So, as far as I can tell, daily circulation didn’t get worse for The News Tribune and The Olympian and Sunday circulation got better. Is that good enough to make daily print news with paywalls a good business proposition for these papers in Puget Sound?

Zeeck, speaking again to the overall 30-company McClatchy picture, thinks newspapers have a future:

“If we're taking more money in by charging for digital subscriptions, both for our print customers and our digital only customers, then I think that's good news for print publications. In my opinion, going down 5.3 percent in daily subscriptions when you are charging people more to pay for the digital portion of their news consumption, that's a very good sign. So is going up 1.1 percent in Sunday circulation. I think print has a very long future.  I think it was more in doubt when people could get their news for free on the internet, and drop their print subscription.  Now, however you take the news, you have to pay for it. I think that bolsters print subscriptions in the long run.”

Maybe so. For the sake of daily print newspapers in the Puget Sound basin, I hope so. For McClatchy’s 30 daily newspapers, online revenue from circulation and advertising increased over the previous year’s third quarter; overall net earnings, however, declined in large part due to continued losses in print advertising. The business of newspapers is not to provide the news; it’s business is to provide the space for advertisers to communicate with readers.

The more eyes on your product, the better your chances are to sell advertising and increase revenue. What brings and keeps eyes on your product? Content, news, items of interest to readers.

An important question is whether the print and online content of the Bellingham Herald, The News Tribune and The Olympian has the kind of content in quantity and quality subscribers are willing to pay for. Will more people subscribe so more advertising can be sold— and more revenue generated? Is this the business model that will keep daily print newspapers serving the Puget Sound basin?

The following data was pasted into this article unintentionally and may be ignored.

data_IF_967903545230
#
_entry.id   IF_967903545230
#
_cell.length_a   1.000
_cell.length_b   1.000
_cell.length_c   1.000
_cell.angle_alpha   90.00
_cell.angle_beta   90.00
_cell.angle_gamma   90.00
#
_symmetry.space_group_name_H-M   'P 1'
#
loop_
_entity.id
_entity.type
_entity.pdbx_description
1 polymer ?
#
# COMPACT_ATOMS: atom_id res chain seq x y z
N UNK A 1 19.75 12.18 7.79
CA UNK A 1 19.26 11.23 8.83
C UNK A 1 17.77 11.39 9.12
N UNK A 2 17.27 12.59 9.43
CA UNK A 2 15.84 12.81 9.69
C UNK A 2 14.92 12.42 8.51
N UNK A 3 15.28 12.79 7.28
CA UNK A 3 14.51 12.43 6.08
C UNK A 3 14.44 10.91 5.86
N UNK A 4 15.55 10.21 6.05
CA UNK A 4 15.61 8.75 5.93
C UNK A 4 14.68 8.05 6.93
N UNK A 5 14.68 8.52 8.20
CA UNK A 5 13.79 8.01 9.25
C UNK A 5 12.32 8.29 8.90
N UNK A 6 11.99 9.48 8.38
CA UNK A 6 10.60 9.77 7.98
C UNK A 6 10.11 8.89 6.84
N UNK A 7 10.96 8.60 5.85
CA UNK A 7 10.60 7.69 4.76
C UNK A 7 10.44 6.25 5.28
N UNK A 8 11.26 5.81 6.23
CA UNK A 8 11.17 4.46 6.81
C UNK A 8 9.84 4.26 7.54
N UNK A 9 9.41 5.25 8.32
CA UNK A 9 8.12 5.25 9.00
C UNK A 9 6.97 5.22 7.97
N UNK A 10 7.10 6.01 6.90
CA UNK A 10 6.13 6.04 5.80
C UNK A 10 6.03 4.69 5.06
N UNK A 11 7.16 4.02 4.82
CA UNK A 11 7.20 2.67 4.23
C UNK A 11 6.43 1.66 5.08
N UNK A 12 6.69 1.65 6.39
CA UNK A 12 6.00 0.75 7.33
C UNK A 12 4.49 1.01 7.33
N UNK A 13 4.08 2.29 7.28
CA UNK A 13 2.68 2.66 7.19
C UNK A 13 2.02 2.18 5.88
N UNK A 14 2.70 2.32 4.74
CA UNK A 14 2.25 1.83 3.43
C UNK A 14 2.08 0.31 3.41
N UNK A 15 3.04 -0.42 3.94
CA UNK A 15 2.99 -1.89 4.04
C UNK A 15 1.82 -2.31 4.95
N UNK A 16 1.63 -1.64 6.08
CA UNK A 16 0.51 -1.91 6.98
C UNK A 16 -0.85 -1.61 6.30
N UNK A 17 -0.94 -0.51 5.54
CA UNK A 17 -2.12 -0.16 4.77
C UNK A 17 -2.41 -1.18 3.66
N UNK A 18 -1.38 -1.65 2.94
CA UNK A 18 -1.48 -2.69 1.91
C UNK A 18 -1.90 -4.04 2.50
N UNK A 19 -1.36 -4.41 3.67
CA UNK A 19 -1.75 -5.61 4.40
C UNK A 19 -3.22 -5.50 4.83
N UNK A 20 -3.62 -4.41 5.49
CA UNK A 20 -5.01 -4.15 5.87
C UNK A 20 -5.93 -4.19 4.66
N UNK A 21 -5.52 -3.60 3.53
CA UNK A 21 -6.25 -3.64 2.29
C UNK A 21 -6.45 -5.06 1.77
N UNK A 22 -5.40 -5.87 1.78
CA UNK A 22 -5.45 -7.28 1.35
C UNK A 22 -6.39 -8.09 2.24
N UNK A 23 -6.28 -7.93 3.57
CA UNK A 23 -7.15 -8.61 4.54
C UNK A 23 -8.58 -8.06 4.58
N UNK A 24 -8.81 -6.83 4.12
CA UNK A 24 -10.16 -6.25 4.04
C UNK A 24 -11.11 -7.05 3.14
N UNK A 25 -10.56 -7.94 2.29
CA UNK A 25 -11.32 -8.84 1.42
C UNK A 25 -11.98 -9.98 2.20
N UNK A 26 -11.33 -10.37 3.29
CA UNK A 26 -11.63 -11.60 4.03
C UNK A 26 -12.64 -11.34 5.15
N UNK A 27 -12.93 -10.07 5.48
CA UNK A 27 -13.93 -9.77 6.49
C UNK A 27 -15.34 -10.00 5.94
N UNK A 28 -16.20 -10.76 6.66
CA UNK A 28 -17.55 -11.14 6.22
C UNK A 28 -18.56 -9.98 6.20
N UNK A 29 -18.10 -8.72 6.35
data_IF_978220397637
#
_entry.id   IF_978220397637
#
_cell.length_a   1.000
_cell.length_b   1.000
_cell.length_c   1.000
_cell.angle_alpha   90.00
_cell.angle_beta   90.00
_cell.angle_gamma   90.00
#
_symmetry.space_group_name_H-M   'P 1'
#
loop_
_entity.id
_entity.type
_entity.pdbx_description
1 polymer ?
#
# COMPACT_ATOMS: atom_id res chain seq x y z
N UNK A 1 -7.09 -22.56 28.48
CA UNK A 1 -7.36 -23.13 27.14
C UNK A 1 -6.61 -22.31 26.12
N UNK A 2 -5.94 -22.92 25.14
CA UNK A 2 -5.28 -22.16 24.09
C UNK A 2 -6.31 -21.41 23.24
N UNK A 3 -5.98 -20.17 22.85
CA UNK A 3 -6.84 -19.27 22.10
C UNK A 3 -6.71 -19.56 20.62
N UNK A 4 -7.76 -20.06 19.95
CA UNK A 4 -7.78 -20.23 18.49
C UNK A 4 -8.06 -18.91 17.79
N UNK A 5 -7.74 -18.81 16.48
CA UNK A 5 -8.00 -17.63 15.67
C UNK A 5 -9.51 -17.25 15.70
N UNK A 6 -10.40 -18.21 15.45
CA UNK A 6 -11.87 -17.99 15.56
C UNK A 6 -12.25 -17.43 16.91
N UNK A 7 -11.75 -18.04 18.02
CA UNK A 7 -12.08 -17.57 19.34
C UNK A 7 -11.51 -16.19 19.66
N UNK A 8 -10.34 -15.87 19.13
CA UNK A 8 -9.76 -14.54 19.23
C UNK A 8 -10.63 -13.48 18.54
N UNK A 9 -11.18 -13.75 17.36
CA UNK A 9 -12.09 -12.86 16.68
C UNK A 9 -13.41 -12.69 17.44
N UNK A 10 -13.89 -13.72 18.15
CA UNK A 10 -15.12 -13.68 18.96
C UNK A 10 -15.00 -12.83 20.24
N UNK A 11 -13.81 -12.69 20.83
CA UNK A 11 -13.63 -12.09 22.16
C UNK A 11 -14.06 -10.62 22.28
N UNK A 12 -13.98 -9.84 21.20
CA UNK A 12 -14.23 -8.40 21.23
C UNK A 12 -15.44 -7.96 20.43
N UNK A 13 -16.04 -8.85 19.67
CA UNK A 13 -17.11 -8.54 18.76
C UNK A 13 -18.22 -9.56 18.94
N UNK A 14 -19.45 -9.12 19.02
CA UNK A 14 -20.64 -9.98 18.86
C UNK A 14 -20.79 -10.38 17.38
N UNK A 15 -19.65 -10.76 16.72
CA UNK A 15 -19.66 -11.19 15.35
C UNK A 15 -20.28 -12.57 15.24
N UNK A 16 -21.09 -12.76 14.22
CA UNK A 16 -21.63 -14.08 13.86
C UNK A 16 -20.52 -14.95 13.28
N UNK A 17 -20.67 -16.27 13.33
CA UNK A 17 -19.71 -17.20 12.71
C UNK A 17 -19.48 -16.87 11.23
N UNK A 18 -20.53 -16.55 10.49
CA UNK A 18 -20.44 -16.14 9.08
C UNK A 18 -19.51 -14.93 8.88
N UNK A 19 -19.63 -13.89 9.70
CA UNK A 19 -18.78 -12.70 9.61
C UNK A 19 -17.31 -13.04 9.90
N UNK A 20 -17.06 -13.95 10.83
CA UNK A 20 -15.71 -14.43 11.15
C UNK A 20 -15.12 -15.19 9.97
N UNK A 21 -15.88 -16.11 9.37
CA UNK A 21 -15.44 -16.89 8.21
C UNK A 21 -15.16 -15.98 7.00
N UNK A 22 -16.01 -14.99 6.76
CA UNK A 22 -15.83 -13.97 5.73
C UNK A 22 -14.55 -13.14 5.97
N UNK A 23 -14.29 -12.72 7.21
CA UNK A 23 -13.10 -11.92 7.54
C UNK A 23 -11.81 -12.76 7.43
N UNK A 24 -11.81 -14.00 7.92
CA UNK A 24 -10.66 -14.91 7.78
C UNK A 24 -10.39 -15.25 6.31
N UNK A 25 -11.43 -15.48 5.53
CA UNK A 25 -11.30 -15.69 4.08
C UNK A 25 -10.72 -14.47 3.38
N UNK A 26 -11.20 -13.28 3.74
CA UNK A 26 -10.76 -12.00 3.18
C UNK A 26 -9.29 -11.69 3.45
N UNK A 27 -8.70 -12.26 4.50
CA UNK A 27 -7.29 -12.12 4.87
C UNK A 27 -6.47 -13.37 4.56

I hope so but am feel pessimistic when I read the recent report from the Pew Research Journalism Project: News Use across Social Media Platforms. About half of Twitter and Facebook users say they get their news from those sites, and 65% of users of social media platforms say they get their news from only one social media site. And roughly only a fourth of users of each social media platform say they also get their news from newspapers, about the same as all adults.

And on the revenue side, I learned last week that Google is on course to do $60 billion in revenue this year, almost all of that from advertising. According to, Business Insider CEO Henry Blodget , Google alone is now bigger than either newspapers and magazines. (See graph, above, in Google Is Now Bigger Than Both The Magazine And Newspaper Industries )

Maybe Google’s success and the success of Facebook aren’t necessarily taking away ad revenue from magazines and newspapers but what makes these platforms appealing is their ability to deliver large audiences that can be segmented, targeted and sold to. Daily newspapers are neither search engines nor social media platforms. But, in this day and age— and into the future— what are they?

--Mike Sato

Thursday, November 7, 2013

Now, What About Puget Sound?

Vital signs status(2013 SOS, Page 70)
It’s pretty obvious that the Puget Sound Partnership, the state agency charged with coordinating the recovery of Puget Sound, doesn’t want to be held accountable for what it’s supposed to be doing— namely, having a healthy Sound that’s fishable, swimmable and diggable by the year 2020.

The authors of the 2013 State of the Sound report issued last week wrote: “Puget Sound remains in crisis...It is increasingly likely that we will not reach our legislatively established targets by 2020.” (As reported in “New Report: Puget Sound Still In ‘Critical Condition’ But Don’t Unplug Life Support Yet”)

The 2013 report issued last week reads like the 2012 report: things got better in a few areas, things got worse or didn’t get better in other areas, and, due to a lack of data for some things, the Partnership couldn’t tell what’s going on for the better or the worse.

Maybe the best that can be said is that the goal of 2020 was unrealistic and that the things that are getting worse or not getting better (orca population, chinook salmon recovery, eelgrass beds, marine water quality, nearshore habitat) are too hard to do.